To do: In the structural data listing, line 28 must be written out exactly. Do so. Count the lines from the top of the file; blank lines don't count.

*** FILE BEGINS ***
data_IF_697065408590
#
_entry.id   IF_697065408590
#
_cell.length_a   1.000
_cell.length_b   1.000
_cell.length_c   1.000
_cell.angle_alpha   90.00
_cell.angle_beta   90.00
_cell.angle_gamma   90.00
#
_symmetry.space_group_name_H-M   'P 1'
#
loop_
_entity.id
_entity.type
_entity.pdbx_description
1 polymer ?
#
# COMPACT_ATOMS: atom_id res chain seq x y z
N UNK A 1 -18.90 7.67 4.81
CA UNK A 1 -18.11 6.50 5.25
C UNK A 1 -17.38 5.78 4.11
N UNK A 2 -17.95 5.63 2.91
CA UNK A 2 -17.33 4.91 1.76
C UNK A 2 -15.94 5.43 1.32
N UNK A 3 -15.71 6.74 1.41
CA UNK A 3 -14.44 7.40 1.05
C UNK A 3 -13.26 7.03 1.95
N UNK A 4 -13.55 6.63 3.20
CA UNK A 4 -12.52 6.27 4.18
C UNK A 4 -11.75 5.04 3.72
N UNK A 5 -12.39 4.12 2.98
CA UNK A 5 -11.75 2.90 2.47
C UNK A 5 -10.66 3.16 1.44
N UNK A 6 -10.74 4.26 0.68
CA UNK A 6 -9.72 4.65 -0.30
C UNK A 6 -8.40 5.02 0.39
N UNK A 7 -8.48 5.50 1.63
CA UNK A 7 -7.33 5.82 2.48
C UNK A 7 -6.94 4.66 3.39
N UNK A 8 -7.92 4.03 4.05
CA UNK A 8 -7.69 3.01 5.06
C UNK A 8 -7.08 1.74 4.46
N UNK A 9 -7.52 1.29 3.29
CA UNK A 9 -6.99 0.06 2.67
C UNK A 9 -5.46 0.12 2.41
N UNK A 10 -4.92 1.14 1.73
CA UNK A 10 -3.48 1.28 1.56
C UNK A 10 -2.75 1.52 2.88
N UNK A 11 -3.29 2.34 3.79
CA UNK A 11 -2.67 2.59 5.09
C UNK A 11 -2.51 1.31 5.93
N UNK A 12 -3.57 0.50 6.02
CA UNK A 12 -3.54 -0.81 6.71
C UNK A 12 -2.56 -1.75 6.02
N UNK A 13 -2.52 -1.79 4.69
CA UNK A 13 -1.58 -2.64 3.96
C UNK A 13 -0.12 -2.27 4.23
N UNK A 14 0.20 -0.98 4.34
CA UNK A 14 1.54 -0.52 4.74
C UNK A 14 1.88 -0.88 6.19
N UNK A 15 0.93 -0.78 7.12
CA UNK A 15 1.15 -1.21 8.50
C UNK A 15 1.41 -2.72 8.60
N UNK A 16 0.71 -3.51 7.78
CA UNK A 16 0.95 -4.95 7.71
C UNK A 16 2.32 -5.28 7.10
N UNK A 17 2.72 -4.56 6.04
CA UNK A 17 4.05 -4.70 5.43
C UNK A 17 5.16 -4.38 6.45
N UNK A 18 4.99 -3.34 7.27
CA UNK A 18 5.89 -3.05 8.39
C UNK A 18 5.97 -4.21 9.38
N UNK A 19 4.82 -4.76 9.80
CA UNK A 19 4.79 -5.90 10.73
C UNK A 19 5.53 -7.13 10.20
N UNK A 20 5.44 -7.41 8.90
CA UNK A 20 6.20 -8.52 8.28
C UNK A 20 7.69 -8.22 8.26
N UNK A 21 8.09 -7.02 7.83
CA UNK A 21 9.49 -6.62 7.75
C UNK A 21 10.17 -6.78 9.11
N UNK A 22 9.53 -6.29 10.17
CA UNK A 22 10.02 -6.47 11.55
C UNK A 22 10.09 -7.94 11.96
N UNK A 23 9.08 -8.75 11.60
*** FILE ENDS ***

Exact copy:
CA UNK A 3 -14.44 7.40 1.05